The Government Has Been Binging On Classification. Senators Say It's Time To Start Purging.

from the affected-agencies:-hey-if-it's-not-working-don't-fix-it dept

Senators Ron Wyden and Jerry Moran have published an op-ed at Just Security detailing the government's overuse of classification (and distaste for declassification) -- a practice that uses our tax dollars to keep secrets from us. Overclassification is a problem. It has been a problem for decades, but it keeps getting worse. Multiple government agencies spend billions every year marking things "classified" and then forgetting the documents they've classified still exist.

Under the current system, costly resources are used to hold on to records that no longer require classification resulting in an unnecessary waste of taxpayer dollars. The cost of the government’s classification system now exceeds $18 billion annually. Additionally, when records are kept classified for reasons that have nothing to do with national security, historians, journalists, public watchdogs and all Americans are denied their right to research historical events or examine the actions of their government to hold it accountable. As the line between classification for national security and pointless secrecy is blurred, public trust in government erodes.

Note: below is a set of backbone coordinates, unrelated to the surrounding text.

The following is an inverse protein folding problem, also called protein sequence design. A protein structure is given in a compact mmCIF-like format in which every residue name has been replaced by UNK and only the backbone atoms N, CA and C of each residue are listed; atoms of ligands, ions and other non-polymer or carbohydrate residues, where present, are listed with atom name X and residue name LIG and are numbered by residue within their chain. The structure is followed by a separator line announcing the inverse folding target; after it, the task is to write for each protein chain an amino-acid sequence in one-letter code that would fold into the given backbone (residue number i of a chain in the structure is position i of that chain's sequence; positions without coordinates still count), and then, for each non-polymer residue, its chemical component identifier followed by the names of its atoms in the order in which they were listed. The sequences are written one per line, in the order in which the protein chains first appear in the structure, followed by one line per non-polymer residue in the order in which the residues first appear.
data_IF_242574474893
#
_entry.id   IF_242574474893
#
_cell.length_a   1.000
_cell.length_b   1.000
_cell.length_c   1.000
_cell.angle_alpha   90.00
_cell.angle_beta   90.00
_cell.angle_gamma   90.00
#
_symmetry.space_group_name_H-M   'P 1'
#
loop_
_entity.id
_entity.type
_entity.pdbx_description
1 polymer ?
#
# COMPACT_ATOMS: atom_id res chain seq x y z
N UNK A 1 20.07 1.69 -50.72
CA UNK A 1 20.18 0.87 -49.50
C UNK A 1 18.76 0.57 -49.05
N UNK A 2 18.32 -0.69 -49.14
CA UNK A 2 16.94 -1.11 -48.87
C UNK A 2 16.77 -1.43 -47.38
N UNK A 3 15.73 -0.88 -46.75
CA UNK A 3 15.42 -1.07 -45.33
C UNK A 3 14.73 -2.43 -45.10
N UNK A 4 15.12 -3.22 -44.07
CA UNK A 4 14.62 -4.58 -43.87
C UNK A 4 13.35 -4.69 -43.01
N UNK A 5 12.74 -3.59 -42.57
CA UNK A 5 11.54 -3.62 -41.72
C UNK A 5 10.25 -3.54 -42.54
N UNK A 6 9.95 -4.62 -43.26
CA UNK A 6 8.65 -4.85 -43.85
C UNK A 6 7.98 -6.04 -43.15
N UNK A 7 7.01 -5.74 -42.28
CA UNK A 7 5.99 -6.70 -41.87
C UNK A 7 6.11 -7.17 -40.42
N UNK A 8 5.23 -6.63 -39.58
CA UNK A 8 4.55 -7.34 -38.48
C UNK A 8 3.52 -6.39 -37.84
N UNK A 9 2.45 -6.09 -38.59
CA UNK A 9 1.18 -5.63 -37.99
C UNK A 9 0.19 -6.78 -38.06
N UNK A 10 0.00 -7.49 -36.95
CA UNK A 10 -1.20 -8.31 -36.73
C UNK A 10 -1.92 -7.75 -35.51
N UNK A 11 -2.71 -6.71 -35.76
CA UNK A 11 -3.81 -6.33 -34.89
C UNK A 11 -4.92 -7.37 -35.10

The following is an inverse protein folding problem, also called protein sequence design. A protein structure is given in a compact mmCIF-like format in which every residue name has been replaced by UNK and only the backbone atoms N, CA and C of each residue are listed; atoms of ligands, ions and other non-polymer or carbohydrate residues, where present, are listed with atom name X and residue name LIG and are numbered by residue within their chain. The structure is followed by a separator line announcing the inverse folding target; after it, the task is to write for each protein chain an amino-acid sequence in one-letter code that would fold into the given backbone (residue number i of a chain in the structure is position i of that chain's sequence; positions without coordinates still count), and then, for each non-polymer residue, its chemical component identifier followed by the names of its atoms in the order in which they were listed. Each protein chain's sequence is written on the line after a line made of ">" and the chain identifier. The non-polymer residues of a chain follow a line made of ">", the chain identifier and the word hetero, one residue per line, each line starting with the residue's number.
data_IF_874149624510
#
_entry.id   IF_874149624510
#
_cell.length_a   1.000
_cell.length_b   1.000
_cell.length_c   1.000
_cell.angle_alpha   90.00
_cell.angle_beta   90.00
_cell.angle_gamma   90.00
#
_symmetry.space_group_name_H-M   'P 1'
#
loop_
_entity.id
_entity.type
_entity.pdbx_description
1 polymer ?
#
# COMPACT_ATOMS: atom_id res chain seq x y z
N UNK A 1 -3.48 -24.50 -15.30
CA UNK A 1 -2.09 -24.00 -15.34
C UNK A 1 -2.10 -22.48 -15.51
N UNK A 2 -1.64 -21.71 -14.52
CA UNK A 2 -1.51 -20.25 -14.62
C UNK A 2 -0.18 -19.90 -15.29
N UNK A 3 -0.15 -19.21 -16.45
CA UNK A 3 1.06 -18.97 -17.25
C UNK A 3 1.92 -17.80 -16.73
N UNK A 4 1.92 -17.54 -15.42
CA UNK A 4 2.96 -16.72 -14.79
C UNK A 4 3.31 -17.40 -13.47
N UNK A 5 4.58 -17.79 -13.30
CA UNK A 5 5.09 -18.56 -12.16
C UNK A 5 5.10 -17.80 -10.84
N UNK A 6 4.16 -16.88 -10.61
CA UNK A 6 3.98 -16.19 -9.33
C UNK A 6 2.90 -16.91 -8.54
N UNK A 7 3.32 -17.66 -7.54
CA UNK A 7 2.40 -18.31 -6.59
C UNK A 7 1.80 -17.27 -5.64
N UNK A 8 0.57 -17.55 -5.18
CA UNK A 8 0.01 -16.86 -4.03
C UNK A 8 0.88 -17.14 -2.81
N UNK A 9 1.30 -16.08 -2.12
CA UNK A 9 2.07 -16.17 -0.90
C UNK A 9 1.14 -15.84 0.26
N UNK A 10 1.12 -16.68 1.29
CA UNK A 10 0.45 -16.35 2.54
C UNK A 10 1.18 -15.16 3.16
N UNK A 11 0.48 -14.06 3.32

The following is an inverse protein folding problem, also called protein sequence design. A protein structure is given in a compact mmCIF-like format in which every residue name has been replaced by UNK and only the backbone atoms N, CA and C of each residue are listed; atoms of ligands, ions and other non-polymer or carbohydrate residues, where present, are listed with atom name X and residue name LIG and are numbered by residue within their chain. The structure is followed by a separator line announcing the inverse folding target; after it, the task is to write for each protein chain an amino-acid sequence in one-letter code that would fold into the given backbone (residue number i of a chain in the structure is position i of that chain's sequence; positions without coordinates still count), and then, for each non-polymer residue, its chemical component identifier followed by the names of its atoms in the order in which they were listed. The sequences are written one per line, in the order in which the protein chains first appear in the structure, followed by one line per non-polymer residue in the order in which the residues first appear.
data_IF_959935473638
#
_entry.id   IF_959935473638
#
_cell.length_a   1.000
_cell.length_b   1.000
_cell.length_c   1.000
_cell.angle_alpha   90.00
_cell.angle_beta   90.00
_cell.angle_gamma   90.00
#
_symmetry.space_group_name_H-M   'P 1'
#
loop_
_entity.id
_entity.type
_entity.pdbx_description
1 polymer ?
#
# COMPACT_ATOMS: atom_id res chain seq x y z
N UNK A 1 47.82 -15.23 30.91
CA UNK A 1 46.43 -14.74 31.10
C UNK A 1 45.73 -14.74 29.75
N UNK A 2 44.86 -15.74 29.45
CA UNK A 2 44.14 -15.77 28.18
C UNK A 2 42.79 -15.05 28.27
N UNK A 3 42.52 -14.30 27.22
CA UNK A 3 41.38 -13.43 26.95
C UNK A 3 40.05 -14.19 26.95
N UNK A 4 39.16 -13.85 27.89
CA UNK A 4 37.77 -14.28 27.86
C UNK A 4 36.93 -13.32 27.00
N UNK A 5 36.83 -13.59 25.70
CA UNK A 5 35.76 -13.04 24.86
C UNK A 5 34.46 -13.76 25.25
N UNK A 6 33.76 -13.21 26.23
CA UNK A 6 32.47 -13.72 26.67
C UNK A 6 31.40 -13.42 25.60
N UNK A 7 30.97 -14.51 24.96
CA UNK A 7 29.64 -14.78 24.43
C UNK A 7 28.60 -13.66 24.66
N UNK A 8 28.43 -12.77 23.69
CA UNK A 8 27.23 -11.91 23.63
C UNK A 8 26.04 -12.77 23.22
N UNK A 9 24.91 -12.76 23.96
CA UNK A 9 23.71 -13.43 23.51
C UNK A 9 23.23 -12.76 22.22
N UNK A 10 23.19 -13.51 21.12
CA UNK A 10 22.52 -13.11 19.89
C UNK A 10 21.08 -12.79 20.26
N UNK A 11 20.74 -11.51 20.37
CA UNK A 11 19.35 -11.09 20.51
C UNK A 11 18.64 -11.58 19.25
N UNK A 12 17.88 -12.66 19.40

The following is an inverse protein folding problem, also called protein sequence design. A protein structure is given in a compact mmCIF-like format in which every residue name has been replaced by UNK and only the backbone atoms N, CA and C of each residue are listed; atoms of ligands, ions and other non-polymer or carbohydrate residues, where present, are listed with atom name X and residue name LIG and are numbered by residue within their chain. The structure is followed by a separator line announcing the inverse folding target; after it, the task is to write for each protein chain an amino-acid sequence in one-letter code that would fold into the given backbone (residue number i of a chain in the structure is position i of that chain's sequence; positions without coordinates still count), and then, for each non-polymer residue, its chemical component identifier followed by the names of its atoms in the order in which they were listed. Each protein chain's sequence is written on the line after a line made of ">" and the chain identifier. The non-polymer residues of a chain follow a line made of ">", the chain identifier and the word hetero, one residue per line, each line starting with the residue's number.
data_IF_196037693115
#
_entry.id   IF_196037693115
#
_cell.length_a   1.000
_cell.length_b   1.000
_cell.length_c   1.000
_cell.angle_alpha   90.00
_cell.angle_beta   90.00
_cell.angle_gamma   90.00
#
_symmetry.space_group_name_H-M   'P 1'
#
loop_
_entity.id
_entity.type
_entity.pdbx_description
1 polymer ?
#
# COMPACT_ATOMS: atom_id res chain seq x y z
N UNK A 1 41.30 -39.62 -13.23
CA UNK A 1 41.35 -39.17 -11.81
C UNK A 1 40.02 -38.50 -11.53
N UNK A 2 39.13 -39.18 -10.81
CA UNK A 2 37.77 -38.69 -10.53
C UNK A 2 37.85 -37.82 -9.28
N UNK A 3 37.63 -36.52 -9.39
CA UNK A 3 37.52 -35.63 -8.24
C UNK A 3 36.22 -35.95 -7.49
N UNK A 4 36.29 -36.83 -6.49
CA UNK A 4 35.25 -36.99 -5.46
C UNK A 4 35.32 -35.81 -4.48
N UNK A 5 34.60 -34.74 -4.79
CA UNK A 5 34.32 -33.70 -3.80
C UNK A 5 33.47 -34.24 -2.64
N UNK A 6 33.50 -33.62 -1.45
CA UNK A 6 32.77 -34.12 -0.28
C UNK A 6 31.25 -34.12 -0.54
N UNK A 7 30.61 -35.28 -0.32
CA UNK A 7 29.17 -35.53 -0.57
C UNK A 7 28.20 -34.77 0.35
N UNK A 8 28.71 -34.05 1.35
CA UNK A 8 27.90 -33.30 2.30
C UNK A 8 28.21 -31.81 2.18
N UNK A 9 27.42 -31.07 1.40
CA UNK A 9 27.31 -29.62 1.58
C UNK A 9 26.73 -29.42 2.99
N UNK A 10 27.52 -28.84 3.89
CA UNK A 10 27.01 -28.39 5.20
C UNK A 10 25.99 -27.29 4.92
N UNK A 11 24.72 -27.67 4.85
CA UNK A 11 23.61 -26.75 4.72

What should be classified? That's anyone's guess. Most federal agencies err on the side of caution/obfuscation. Back when he was still president, Barack Obama tried to explain this in layman's terms. Unfortunately, his explanation -- handed out after some selective prosecution by the DOJ -- was not the paragon of clarity... although it did inform taxpaying laymen the government alone would decide what the public gets to see.

“There’s classified, and then there’s classified,” the president said.